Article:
An engineer holding a semiconductor about to be integrated in a circuit.
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Google researcher Daniel Moghimi discovered a new vulnerability affecting millions of Intel chip models. The vulnerability, dubbed Downfall by Moghimi, enables an attacker to steal sensitive data from victims if exploited successfully. Mitigation is provided by Intel for affected hardware, which includes computing devices based on Intel Core processors from the 6th Skylake to the 11th Tiger Lake generation.

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What is the Downfall vulnerability?

The Intel advisory reports that CVE-2022-40982/Downfall is a hardware information disclosure vulnerability with medium severity.

According to Moghimi, the vulnerability is located in memory optimization features in Intel’s processors. Successful exploitation reveals internal hardware registers to software. Untrusted software could therefore access data stored by other software, which shouldn’t be possible.

More specifically, the researcher ” … discovered that the Gather instruction, meant to speed up accessing scattered data in memory, leaks the content of the internal vector register file during speculative execution.” He also stated that “The Gather instruction appears to use a temporal buffer shared across sibling CPU threads, and it transiently forwards data to later dependent instructions, and the data belongs to a different process and gather execution running on the same core.”

Moghimi published a detailed account of his research about the vulnerability, as well as the full Downfall source code. Intel released technical documentation on Gather Data Sampling, the name used by the company to refer to Downfall.

The Downfall vulnerability was first reported to Intel in August 2022 and kept under embargo until it was fixed. This reporting is inline with the coordinated vulnerability disclosure practice in which a vulnerability is publicly disclosed only after mitigations are available.

Downfall vulnerability exploitation scenarios

A few Downfall vulnerability exploitation scenarios have been tested successfully and provided by Moghimi in his research paper, in addition to showing videos of it on his website. The scenarios enable different types of data theft.

Stealing cryptographic keys

Moghimi has shown an attack aimed at the Advanced Encryption Standard executed by the OpenSSL command line tool. The tool is being executed on one virtual machine while the attack is run from another virtual machine on a sibling thread of the same CPU core.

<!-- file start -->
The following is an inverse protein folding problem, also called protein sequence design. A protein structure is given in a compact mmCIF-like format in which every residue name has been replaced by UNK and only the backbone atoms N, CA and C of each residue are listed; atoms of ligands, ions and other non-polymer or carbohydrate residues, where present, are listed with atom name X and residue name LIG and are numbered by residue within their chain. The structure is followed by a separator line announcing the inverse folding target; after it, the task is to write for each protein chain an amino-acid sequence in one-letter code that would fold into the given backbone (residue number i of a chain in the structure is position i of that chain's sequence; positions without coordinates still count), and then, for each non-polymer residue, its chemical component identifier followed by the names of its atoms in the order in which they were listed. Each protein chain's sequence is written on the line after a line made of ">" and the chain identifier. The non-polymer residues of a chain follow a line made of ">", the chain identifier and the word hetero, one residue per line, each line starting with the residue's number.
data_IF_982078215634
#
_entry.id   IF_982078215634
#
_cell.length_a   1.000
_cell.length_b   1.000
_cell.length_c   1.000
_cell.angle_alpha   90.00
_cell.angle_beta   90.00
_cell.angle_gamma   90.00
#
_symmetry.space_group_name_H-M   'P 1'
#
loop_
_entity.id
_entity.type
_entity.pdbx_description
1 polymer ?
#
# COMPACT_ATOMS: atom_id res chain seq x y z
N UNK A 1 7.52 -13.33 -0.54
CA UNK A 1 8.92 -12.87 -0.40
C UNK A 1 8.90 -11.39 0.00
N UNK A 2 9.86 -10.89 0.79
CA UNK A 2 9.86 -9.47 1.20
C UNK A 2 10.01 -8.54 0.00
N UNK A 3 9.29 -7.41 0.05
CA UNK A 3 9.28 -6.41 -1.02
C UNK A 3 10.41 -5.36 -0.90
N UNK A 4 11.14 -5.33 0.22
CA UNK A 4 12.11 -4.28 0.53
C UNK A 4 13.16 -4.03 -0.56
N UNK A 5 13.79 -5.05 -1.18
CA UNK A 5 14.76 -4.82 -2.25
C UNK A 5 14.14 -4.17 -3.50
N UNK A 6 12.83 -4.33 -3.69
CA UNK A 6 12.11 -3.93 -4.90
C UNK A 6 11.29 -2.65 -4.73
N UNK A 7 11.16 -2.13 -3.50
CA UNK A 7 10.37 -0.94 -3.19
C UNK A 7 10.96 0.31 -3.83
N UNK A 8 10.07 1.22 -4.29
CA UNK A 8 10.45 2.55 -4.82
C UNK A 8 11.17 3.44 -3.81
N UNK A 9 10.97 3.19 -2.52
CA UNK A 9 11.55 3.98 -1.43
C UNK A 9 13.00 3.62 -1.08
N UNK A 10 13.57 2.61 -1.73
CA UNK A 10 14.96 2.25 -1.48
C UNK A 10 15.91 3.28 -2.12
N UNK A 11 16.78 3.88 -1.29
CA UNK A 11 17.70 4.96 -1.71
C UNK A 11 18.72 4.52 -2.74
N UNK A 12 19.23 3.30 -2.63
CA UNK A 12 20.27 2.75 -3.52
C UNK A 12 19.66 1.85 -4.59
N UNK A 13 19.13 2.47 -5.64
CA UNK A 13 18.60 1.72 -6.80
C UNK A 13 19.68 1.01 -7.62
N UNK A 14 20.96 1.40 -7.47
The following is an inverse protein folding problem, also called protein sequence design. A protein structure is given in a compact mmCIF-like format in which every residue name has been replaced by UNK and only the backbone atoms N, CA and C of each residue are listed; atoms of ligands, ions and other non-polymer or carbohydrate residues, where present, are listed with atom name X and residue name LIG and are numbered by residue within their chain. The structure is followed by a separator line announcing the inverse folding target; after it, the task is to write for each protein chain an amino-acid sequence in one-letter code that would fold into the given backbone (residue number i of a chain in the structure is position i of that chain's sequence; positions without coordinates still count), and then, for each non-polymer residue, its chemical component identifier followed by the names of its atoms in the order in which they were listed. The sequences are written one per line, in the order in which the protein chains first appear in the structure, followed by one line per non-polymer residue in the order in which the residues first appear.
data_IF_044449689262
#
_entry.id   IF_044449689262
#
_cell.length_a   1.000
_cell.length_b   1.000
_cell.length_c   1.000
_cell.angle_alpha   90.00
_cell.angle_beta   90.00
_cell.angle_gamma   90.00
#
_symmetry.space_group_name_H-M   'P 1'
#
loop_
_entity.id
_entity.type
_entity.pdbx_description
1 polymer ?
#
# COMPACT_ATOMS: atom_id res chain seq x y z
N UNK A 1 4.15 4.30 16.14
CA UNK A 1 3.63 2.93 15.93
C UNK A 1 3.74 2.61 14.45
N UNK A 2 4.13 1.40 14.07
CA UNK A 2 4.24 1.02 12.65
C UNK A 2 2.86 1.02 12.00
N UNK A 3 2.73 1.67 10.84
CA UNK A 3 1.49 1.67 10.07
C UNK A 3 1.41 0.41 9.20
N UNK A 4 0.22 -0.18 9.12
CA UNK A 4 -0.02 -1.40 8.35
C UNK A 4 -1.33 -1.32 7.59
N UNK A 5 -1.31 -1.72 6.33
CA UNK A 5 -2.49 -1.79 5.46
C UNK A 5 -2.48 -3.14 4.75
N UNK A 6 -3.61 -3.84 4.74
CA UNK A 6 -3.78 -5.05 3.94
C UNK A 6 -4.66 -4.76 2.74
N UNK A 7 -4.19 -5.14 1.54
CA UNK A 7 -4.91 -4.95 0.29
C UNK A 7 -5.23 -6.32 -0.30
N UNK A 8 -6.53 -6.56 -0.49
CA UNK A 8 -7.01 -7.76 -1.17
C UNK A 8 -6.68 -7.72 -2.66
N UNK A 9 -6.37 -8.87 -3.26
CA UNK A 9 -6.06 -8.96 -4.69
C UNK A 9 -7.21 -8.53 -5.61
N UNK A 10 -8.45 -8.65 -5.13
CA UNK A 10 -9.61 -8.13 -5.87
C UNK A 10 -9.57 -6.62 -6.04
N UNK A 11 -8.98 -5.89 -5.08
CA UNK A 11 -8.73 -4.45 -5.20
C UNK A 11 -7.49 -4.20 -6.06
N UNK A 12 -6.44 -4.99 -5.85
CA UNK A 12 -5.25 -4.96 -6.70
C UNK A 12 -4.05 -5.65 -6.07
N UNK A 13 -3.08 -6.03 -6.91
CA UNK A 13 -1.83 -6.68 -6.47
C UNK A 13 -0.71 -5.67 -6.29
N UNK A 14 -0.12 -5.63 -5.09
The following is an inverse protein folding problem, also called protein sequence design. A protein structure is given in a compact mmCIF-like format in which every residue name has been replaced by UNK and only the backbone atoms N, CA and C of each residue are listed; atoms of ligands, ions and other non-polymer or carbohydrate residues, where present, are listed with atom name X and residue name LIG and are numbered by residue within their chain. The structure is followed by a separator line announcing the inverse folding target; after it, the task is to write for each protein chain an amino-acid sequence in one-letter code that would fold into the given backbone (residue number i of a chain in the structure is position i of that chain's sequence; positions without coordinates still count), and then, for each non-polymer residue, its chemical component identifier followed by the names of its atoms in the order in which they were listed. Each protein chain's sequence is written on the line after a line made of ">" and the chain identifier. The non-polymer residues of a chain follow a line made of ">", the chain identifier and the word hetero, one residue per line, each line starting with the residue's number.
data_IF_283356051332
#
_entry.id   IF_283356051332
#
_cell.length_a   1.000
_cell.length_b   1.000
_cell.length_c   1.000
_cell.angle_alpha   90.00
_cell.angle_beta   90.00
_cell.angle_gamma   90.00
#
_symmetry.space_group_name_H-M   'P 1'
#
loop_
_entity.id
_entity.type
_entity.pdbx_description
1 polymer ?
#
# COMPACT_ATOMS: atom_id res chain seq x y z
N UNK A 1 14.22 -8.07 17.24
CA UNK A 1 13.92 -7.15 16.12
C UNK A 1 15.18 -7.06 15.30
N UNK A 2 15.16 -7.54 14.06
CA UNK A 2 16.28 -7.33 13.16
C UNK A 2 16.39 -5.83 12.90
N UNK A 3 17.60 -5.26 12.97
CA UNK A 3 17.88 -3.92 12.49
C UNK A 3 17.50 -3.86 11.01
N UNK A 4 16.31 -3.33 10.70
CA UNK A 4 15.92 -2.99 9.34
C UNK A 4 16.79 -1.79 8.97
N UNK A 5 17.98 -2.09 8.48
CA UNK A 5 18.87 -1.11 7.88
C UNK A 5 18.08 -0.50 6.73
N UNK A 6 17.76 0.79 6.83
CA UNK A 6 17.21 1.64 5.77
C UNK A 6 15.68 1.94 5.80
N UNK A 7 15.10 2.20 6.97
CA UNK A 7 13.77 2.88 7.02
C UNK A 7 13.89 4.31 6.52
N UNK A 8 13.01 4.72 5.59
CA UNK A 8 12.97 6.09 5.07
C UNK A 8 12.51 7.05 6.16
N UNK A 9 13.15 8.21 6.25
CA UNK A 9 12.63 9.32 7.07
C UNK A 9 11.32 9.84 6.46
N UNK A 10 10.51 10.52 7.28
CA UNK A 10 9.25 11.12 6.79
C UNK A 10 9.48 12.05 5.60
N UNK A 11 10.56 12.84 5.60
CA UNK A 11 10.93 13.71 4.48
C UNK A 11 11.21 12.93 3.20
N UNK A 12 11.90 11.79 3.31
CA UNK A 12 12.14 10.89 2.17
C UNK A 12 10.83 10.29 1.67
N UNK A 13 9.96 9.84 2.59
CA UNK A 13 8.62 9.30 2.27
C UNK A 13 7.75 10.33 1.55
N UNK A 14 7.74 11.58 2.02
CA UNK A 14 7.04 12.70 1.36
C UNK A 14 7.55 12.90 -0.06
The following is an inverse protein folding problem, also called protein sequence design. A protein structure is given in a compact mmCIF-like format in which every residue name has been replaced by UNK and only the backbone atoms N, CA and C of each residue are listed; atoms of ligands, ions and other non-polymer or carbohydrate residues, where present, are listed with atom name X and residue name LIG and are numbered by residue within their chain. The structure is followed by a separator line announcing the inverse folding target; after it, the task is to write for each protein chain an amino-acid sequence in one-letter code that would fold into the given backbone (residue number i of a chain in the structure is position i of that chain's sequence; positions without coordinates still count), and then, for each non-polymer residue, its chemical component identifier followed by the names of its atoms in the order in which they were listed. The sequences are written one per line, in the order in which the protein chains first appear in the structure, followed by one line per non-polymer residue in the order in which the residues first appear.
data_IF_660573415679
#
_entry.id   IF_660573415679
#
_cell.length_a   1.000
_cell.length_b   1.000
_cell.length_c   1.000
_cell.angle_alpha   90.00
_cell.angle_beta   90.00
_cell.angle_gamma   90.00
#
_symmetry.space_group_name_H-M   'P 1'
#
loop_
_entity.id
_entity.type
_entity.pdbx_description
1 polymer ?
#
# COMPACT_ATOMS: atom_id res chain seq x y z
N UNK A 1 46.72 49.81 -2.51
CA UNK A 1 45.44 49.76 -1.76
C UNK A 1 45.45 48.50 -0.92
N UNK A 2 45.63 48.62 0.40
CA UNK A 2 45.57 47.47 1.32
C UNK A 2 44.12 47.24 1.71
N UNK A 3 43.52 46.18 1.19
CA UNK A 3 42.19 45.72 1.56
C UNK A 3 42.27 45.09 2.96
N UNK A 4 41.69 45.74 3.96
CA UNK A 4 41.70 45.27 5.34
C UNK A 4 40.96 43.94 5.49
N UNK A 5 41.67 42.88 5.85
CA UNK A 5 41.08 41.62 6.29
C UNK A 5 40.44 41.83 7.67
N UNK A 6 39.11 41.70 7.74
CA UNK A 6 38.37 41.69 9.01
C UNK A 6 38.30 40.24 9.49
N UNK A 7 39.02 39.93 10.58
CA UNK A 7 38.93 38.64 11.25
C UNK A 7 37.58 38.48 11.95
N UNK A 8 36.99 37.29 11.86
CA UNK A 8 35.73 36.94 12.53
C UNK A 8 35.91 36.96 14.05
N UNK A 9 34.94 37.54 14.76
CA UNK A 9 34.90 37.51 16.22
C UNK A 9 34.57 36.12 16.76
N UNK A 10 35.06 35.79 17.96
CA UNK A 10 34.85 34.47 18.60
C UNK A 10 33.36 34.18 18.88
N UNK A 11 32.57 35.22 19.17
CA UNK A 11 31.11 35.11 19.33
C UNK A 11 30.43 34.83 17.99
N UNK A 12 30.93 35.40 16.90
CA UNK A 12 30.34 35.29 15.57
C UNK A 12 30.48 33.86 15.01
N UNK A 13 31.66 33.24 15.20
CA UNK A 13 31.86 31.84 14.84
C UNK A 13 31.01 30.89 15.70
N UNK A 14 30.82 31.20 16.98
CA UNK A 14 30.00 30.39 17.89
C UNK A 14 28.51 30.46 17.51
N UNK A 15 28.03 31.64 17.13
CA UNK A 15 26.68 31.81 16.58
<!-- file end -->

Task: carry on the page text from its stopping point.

He did his tests on 100 different AES keys; the success rate was 100% for AES-128 keys and 86% for AES-256 keys. This drop in the success rate can be bypassed by rerunning the attack multiple times to recover the complete key.

Stealing arbitrary data

Arbitrary data at rest can also be stolen, as long as the attack runs on the same physical processor core as the victim.

As an example, Moghimi showed a video where he extracts data from a Linux kernel, but the attack could be used for extracting other data. In another video example, Moghimi showed it’s possible to spy on printable characters.

More attack possibilities

Moghimi wrote that a hacker can target high-value credentials such as passwords and encryption keys, which might lead to other attacks that violate the availability and integrity of computers.

Intel wrote that “Malicious software may be able to infer data previously stored in vector registers used by either the same thread, or the sibling thread on the same physical core. These registers may have been used by other security domains such as other virtual machine (VM) guests, the operating system (OS) kernel, or Intel® Software Guard Extensions (Intel® SGX) enclaves.”

How to mitigate this cybersecurity threat

Intel has released firmware updates and recommends that users of affected Intel processors update to the latest version firmware that addresses these issues.

For Intel SGX customers, the company advises updating the microcode located in platform flash designated by firmware interface table entry point 1.

Other mitigations are offered by Moghimi, although most have severe disadvantages:

  • Disabling Simultaneous Multithreading would partially mitigate the risk, yet with a performance cost — you would lose about 30% of computing speed. It would also not prevent data leaks across context switching.
  • Disallowing affected instructions that leaks secrets to Gather, yet this could not mitigate the attack fully.
  • Disabling Gather slows down applications and could crash applications that rely on this feature.

Moghimi also recommends preventing transient forwarding of data after the Gather instruction, which can mitigate the Downfall attacks without the disadvantages of the previous mitigation propositions. This mitigation is the one that Intel implemented in its latest microcode update.

Disclosure: I work for Trend Micro, but the views expressed in this article are mine.

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